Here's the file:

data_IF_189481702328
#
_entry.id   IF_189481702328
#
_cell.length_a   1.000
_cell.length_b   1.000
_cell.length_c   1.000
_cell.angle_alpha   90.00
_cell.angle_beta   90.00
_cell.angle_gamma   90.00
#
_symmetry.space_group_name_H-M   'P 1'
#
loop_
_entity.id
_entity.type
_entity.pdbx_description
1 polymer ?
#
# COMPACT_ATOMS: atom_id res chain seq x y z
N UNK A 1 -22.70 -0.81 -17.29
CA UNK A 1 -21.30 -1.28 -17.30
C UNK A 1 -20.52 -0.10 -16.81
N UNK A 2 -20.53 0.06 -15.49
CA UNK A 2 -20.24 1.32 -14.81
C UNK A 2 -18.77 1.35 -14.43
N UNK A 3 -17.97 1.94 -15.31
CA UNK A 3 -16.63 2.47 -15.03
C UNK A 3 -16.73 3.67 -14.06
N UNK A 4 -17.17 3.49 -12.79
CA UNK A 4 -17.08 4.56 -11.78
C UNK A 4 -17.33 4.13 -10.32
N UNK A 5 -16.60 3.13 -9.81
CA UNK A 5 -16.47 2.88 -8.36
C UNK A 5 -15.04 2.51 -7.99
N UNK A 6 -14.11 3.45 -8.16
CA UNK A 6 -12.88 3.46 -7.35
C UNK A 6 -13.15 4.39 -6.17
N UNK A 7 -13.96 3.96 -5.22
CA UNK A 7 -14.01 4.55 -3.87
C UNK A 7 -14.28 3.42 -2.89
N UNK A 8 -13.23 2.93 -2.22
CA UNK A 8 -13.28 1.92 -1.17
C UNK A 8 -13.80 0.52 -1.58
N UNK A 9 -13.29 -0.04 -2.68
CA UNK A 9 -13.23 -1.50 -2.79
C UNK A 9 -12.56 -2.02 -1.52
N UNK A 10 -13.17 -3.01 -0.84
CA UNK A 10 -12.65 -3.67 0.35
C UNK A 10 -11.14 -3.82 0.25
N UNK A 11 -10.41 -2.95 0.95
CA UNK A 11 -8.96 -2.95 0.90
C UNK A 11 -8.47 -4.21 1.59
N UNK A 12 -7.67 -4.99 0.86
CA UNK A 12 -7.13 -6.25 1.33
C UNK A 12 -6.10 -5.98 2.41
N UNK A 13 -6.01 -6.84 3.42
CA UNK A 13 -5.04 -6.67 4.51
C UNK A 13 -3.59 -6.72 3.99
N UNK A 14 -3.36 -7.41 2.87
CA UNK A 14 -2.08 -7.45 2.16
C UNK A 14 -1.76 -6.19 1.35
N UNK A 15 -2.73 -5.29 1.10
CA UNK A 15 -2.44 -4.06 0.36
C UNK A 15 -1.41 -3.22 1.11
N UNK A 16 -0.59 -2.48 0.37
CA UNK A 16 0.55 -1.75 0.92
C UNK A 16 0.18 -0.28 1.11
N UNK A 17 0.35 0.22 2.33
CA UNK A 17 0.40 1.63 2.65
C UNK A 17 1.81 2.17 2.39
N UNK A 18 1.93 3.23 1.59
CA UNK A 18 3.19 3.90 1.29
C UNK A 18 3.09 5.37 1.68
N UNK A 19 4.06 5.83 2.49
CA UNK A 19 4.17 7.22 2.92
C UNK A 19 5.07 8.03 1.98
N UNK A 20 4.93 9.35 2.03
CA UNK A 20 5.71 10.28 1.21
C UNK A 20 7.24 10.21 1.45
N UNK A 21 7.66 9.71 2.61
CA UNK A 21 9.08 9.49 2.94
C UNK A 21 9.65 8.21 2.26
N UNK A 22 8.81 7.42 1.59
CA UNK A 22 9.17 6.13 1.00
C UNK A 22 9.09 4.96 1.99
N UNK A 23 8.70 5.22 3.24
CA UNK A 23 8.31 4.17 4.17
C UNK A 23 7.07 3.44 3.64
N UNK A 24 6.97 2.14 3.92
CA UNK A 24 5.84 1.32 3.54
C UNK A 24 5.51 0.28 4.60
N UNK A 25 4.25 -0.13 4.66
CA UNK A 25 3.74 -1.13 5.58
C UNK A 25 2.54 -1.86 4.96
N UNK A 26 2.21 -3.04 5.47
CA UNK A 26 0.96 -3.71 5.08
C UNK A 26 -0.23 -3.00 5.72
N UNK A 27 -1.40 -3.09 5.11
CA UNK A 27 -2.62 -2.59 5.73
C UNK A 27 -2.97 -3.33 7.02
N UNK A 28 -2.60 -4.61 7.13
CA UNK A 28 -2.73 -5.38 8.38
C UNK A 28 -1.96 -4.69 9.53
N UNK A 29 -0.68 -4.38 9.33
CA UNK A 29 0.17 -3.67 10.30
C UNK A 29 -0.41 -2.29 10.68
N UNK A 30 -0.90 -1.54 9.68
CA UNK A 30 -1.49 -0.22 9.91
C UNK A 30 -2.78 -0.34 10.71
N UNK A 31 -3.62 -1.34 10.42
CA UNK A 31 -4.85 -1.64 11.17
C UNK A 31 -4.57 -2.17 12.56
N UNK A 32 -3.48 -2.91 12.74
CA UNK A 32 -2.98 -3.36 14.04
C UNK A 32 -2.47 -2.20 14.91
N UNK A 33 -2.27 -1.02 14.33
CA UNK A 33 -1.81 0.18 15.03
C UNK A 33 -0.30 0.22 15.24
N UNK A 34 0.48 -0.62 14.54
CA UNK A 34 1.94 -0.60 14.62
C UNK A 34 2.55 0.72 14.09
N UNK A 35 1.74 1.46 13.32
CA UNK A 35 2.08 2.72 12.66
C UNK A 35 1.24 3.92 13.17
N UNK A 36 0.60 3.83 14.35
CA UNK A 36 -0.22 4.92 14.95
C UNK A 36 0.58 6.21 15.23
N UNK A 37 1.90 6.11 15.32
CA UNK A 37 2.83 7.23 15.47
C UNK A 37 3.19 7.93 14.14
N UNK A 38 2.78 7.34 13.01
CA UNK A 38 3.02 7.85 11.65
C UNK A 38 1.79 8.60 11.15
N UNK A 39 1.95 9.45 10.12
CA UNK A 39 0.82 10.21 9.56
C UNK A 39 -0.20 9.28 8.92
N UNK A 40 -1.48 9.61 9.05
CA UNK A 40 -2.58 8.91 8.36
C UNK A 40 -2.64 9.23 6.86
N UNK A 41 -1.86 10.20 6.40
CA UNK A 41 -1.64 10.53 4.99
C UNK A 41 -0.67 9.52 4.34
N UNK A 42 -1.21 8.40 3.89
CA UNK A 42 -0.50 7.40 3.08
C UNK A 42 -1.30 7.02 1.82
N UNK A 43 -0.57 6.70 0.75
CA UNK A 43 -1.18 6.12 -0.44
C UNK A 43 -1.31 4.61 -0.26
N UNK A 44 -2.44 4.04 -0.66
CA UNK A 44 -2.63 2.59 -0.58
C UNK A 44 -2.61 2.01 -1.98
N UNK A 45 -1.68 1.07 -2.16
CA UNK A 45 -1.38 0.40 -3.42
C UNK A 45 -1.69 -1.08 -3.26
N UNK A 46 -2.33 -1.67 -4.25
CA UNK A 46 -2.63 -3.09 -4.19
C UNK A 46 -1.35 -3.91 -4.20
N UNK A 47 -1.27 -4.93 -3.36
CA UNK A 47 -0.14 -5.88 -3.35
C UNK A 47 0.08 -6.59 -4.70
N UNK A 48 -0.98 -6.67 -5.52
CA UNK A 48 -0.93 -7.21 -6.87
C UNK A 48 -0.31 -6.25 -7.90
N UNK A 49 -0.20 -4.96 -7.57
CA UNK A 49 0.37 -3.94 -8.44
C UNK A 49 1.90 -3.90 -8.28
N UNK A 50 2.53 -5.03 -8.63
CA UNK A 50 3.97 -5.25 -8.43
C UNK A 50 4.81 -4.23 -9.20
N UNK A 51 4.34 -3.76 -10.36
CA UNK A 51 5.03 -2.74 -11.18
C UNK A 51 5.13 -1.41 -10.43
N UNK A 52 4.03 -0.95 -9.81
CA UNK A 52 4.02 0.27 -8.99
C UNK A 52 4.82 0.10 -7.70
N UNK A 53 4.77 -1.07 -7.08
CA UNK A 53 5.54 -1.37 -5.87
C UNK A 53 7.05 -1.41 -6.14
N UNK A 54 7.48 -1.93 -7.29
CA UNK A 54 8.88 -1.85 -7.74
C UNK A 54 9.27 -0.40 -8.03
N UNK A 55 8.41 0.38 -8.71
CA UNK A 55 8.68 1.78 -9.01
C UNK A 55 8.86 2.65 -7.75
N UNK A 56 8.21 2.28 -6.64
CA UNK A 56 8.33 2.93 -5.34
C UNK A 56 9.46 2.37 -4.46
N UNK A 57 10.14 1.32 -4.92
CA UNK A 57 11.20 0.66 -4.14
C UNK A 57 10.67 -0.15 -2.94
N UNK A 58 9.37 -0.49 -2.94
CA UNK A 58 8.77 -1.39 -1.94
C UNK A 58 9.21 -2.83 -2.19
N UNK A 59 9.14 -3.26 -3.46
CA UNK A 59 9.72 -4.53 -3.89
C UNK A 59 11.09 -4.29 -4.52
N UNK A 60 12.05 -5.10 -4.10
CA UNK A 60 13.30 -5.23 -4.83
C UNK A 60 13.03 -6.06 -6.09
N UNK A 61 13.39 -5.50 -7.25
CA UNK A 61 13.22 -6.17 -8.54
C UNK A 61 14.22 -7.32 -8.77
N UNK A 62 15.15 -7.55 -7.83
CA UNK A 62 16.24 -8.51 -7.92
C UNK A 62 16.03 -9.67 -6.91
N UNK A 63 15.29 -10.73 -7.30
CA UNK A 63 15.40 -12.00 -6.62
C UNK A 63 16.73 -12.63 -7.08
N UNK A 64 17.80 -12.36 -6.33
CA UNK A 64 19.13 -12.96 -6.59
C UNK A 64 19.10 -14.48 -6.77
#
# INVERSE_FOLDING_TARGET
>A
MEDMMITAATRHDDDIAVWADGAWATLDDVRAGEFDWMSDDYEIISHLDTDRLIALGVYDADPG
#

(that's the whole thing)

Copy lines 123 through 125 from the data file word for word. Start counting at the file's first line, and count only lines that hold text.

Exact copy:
N UNK A 35 1.74 1.46 13.32
CA UNK A 35 2.08 2.72 12.66
C UNK A 35 1.24 3.92 13.17